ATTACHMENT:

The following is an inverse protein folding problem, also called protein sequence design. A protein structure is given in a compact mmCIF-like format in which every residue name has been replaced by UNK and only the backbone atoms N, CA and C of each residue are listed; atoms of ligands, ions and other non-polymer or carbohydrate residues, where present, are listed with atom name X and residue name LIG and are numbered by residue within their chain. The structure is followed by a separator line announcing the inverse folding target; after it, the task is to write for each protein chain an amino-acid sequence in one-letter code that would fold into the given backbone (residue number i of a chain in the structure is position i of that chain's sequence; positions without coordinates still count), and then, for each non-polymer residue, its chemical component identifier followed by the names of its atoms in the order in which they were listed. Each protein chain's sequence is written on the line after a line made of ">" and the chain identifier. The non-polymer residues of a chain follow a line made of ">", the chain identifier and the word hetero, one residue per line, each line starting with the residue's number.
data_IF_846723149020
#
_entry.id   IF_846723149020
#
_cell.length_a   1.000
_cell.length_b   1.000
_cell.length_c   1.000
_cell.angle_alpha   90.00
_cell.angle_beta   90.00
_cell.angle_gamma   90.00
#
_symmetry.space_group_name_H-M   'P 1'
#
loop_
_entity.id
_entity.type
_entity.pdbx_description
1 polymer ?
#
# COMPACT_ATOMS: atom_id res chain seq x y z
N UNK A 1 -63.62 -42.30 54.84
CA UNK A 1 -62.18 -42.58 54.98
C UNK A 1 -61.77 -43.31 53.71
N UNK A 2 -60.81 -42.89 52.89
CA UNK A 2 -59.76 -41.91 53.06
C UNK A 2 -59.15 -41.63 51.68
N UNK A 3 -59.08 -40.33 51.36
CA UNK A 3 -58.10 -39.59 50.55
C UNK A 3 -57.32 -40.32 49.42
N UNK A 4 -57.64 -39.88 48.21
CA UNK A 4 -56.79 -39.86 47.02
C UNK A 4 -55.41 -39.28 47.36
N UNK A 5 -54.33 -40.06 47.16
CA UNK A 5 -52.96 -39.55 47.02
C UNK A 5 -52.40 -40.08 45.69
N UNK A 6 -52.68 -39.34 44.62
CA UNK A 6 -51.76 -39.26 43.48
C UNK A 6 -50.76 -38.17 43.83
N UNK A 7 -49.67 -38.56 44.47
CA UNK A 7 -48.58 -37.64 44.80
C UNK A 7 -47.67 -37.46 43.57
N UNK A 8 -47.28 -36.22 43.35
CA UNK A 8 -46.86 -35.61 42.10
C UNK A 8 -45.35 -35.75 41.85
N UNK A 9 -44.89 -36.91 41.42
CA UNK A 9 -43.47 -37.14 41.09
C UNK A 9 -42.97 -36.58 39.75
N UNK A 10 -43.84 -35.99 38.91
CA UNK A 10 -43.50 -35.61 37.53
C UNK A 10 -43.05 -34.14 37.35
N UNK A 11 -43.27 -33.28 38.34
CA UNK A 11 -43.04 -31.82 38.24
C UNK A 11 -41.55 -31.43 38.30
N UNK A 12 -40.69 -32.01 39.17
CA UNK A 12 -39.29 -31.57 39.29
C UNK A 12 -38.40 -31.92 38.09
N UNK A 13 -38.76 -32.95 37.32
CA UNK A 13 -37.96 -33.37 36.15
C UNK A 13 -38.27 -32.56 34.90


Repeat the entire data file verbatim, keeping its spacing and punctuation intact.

The following is an inverse protein folding problem, also called protein sequence design. A protein structure is given in a compact mmCIF-like format in which every residue name has been replaced by UNK and only the backbone atoms N, CA and C of each residue are listed; atoms of ligands, ions and other non-polymer or carbohydrate residues, where present, are listed with atom name X and residue name LIG and are numbered by residue within their chain. The structure is followed by a separator line announcing the inverse folding target; after it, the task is to write for each protein chain an amino-acid sequence in one-letter code that would fold into the given backbone (residue number i of a chain in the structure is position i of that chain's sequence; positions without coordinates still count), and then, for each non-polymer residue, its chemical component identifier followed by the names of its atoms in the order in which they were listed. Each protein chain's sequence is written on the line after a line made of ">" and the chain identifier. The non-polymer residues of a chain follow a line made of ">", the chain identifier and the word hetero, one residue per line, each line starting with the residue's number.
data_IF_846723149020
#
_entry.id   IF_846723149020
#
_cell.length_a   1.000
_cell.length_b   1.000
_cell.length_c   1.000
_cell.angle_alpha   90.00
_cell.angle_beta   90.00
_cell.angle_gamma   90.00
#
_symmetry.space_group_name_H-M   'P 1'
#
loop_
_entity.id
_entity.type
_entity.pdbx_description
1 polymer ?
#
# COMPACT_ATOMS: atom_id res chain seq x y z
N UNK A 1 -63.62 -42.30 54.84
CA UNK A 1 -62.18 -42.58 54.98
C UNK A 1 -61.77 -43.31 53.71
N UNK A 2 -60.81 -42.89 52.89
CA UNK A 2 -59.76 -41.91 53.06
C UNK A 2 -59.15 -41.63 51.68
N UNK A 3 -59.08 -40.33 51.36
CA UNK A 3 -58.10 -39.59 50.55
C UNK A 3 -57.32 -40.32 49.42
N UNK A 4 -57.64 -39.88 48.21
CA UNK A 4 -56.79 -39.86 47.02
C UNK A 4 -55.41 -39.28 47.36
N UNK A 5 -54.33 -40.06 47.16
CA UNK A 5 -52.96 -39.55 47.02
C UNK A 5 -52.40 -40.08 45.69
N UNK A 6 -52.68 -39.34 44.62
CA UNK A 6 -51.76 -39.26 43.48
C UNK A 6 -50.76 -38.17 43.83
N UNK A 7 -49.67 -38.56 44.47
CA UNK A 7 -48.58 -37.64 44.80
C UNK A 7 -47.67 -37.46 43.57
N UNK A 8 -47.28 -36.22 43.35
CA UNK A 8 -46.86 -35.61 42.10
C UNK A 8 -45.35 -35.75 41.85
N UNK A 9 -44.89 -36.91 41.42
CA UNK A 9 -43.47 -37.14 41.09
C UNK A 9 -42.97 -36.58 39.75
N UNK A 10 -43.84 -35.99 38.91
CA UNK A 10 -43.50 -35.61 37.53
C UNK A 10 -43.05 -34.14 37.35
N UNK A 11 -43.27 -33.28 38.34
CA UNK A 11 -43.04 -31.82 38.24
C UNK A 11 -41.55 -31.43 38.30
N UNK A 12 -40.69 -32.01 39.17
CA UNK A 12 -39.29 -31.57 39.29
C UNK A 12 -38.40 -31.92 38.09
N UNK A 13 -38.76 -32.95 37.32
CA UNK A 13 -37.96 -33.37 36.15
C UNK A 13 -38.27 -32.56 34.90